Russian-held Ukrainian nuclear plant regains power link after cut amid nearby clashes

Russian-held Ukrainian nuclear plant regains power link after cut amid nearby clashes
The last regular line supplying electricity to Ukraine's Russian-held Zaporizhzhia nuclear power plant is working again after being cut earlier on Thursday, the United Nations said, an outage that underlined the potential peril posed by nearby fighting.

Ukrainian state nuclear company Energoatom said earlier that fires broke out in the ash pits of a coal power station near the Zaporizhzhia reactor complex, Europe's largest such facility, disrupting lines linking the plant to Ukraine's power grid. "As a result, the station's two working power units were disconnected from the network," Energoatom said in a statement. "Thus, the actions of the invaders caused a complete disconnection..., the first in the history of the plant."

The last electricity supply to the plant was restored later in the day, the International Atomic Energy Agency, the Vienna-based U.N. nuclear watchdog, said in a statement. "Ukraine told the IAEA that the least twice lost connection to the power line during the day but that it was currently up again," it said, adding that information on the direct cause of the outage was not immediately available.

Russia, which invaded Ukraine in February, captured the Zaporizhzhia plant in March and has controlled it since, although Ukrainian technicians from Energoatom still operate it. Russia and Ukraine have accused each other of shelling the site, fueling fears of the potential for a nuclear disaster.

Nuclear experts have warned of the risk of damage to the plant's spent nuclear fuel pools or its reactors. Cuts in power needed to cool the pools to avoid a disastrous meltdown are another worry.

The United Nations is seeking access to the plant and has called for the area to be demilitarized. IAEA officials are "very, very close" to being able to visit Zaporizhzhia, agency Director-General Rafael Grossi said on Thursday.

As the war entered its seventh month, Russia said its forces had struck a railway station in eastern Ukraine the previous day, confirming an attack which Kyiv says also hit a residential area and killed 25 civilians as the nation marked its Independence Day.

The Russian Defense Ministry said an Iskander missile had hit a military train at Chaplyne station that had been set to deliver arms to Ukrainian forces on frontlines in the eastern Donbas region.

Ukrainian officials said 21 people were killed when the railway station was hit and five train carriages went up in flames, and a boy died when a missile struck his home in the vicinity. The death toll rose to 25 on Thursday after three more bodies were retrieved from rubble, they said.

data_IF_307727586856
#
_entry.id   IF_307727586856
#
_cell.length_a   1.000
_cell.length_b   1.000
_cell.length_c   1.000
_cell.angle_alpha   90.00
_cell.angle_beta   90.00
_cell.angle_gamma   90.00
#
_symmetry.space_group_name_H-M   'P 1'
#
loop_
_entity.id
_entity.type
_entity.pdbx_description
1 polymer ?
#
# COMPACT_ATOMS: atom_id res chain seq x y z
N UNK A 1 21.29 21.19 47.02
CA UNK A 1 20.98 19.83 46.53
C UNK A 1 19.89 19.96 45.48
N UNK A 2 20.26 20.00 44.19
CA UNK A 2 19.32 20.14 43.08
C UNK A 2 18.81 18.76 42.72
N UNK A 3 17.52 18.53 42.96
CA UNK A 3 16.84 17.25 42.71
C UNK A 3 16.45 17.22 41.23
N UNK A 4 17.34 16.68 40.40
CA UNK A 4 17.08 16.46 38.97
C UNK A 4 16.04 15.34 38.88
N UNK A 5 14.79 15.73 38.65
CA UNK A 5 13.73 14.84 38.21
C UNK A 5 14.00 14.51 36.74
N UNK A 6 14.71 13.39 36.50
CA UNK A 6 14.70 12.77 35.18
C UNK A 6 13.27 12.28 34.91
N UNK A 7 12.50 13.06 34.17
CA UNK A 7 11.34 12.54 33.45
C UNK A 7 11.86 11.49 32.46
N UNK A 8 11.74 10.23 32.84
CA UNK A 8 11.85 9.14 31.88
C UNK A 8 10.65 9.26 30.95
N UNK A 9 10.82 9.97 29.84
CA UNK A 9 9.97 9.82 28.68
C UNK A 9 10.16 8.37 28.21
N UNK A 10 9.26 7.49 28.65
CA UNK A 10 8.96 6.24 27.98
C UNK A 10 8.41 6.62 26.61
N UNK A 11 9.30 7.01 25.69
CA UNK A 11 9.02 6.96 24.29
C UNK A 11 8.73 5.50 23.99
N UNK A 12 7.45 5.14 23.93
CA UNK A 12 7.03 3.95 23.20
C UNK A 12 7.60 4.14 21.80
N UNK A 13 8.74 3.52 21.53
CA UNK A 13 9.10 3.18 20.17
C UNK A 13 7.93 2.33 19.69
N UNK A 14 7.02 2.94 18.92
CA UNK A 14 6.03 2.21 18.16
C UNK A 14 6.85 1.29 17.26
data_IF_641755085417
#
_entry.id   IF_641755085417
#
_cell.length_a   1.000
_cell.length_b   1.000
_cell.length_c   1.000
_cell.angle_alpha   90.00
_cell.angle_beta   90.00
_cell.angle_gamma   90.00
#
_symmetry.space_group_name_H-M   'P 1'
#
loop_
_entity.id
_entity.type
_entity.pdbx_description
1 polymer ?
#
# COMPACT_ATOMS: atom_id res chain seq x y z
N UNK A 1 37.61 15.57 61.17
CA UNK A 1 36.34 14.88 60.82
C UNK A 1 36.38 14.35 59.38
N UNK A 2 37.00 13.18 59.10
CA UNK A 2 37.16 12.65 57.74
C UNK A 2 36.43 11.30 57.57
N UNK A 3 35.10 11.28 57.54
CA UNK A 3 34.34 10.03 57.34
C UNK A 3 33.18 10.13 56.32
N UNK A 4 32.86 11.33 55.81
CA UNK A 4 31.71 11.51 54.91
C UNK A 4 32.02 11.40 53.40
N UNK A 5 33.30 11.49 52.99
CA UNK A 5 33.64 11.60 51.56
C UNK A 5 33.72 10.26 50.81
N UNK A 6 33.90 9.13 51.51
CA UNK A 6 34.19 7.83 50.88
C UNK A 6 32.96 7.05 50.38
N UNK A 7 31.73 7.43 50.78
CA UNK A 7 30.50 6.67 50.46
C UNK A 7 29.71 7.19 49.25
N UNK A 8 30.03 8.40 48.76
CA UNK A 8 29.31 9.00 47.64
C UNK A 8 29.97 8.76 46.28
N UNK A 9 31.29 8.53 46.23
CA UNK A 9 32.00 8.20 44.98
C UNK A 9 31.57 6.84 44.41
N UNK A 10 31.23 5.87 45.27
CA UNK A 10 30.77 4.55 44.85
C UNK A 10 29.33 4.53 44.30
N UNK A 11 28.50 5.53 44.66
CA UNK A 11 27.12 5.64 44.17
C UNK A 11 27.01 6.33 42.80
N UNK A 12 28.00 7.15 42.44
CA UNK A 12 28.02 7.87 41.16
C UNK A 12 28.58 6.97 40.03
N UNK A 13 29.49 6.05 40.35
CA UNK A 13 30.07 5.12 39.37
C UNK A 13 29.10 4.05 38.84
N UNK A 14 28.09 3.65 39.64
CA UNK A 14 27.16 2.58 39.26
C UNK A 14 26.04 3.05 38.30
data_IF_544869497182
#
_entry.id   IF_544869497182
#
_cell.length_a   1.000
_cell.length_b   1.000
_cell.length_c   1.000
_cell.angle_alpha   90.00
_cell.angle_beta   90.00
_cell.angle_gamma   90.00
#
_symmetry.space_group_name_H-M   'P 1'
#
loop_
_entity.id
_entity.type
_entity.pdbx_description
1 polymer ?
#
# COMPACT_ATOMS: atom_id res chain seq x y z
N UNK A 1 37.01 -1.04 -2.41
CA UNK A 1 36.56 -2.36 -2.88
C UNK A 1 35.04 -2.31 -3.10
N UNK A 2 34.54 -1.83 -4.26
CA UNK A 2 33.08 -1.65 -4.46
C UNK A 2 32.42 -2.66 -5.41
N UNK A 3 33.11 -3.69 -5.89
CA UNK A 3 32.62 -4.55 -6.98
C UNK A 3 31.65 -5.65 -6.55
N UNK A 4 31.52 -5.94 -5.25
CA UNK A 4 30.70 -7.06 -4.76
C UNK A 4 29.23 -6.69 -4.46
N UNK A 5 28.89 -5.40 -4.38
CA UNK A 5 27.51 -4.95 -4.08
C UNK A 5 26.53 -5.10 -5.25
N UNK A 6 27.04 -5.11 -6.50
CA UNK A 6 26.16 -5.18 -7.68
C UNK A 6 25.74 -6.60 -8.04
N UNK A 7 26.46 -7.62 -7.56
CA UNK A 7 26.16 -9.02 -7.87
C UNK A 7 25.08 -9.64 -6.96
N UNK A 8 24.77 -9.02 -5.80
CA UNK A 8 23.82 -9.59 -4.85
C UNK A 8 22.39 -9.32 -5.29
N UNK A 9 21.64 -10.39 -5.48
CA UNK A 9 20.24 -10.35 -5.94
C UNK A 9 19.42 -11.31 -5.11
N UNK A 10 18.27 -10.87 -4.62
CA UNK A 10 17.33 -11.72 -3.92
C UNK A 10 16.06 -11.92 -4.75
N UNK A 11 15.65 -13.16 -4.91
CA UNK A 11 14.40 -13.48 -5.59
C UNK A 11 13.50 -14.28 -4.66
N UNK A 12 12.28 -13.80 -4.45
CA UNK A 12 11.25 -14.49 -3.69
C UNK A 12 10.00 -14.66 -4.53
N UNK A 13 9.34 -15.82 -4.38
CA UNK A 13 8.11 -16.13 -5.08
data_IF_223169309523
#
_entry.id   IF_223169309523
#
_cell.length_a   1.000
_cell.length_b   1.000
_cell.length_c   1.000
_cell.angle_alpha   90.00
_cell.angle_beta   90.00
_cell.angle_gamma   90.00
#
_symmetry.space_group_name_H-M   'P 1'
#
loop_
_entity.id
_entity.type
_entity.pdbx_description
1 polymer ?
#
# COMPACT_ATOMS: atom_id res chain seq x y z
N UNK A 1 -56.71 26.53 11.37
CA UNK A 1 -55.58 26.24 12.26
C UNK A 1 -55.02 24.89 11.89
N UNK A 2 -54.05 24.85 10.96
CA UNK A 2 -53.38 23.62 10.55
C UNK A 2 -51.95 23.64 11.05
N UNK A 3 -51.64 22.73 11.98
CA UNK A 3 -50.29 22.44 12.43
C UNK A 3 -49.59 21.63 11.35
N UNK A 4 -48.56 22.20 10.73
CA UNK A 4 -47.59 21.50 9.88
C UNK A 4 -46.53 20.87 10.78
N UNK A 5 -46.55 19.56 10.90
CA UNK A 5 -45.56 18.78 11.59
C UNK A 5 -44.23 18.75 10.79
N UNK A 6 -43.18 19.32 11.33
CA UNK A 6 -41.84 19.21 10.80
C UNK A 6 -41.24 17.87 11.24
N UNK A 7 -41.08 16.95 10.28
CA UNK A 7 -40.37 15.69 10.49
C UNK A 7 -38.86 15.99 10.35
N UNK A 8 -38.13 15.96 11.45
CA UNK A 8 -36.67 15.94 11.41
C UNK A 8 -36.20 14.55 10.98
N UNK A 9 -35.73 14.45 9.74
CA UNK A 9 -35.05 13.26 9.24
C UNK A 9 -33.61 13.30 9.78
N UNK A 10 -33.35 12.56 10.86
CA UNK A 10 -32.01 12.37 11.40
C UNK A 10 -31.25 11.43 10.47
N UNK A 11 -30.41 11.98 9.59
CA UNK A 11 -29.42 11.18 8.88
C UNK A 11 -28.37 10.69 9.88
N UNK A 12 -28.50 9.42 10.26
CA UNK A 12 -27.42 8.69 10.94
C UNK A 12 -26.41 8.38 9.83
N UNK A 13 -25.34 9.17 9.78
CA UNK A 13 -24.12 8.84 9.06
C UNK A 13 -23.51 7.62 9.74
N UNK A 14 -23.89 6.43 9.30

The Russian ministry said 200 Ukrainian military personnel had died in the attack. Moscow denies targeting civilians and has said rail infrastructure is a legitimate target since it serves to supply Ukraine with Western weapons.

Reuters was unable to independently verify the reports. But the United Nations humanitarian coordinator for Ukraine said she was shocked by the attack, and U.S. Secretary of State Antony Blinken said it "fits a pattern of atrocities".


The fighting in the area around the Zaporizhzhia nuclear power station has been a source of concern for weeks. The sprawling complex supplied more than 20% of Ukraine's electricity needs and its loss would pile new strain on the government.

Energoatom said earlier the plant's security systems were working normally and work was under way to reconnect one of the reactor blocks to the grid, it said. The power plant has six reactors in total. Russia's Novosti news agency reported safety systems at Zaporizhzhia were activated on Thursday after power cuts were reported across swathes of Russian-controlled territory.

Ukraine's energy minister said IAEA officials could travel to the Zaporizhzhia plant in the coming days. "A visit is planned," German Galushchenko told Reuters in Kyiv. "Definitely no later than the beginning of September."

Russia's ground campaign has stalled in recent months after its troops were repelled from the capital Kyiv in the early weeks of the invasion, which kicked off on Feb 24. Russian forces control a swathe of territory in the south along Ukraine's Black Sea and Sea of Azov coasts, while the conflict has settled into a war of attrition in the Donbas.

In its daily briefing, Russia's Defense Ministry said it had destroyed eight Ukrainian warplanes in strikes at air bases in Ukraine's Poltava and Dnipropetrovsk regions. That would be one of the heaviest losses for Ukraine's air force in recent weeks.

Kyiv has repeatedly called for more, high-grade Western military hardware it says it needs to repel Russian attacks. Ukrainian President Volodymyr Zelenskiy spoke on Thursday by phone with U.S. President Joe Biden, who reiterated U.S. support for Ukraine against Russia, the White House said.

"We discussed Ukraine's further steps on our path to the victory over the aggressor and importance of holding Russia accountable for war crimes," Zelenskiy said in a tweet.

In a move that might bolster Western estimates of heavy Russian losses during the war, President Vladimir Putin signed a decree on Thursday increasing the size of Russia's armed forces to 2.04 million from 1.9 million. The Kremlin says its aim is to "denazify" and demilitarize Ukraine and remove perceived security threats to Russia.

Its stance has been dismissed by Ukraine and the West as a baseless pretext for a war of conquest that has killed thousands of civilians, displaced millions and left cities in ruins. It has also shaken the global economy, creating shortages of essential foods and sending energy prices soaring.
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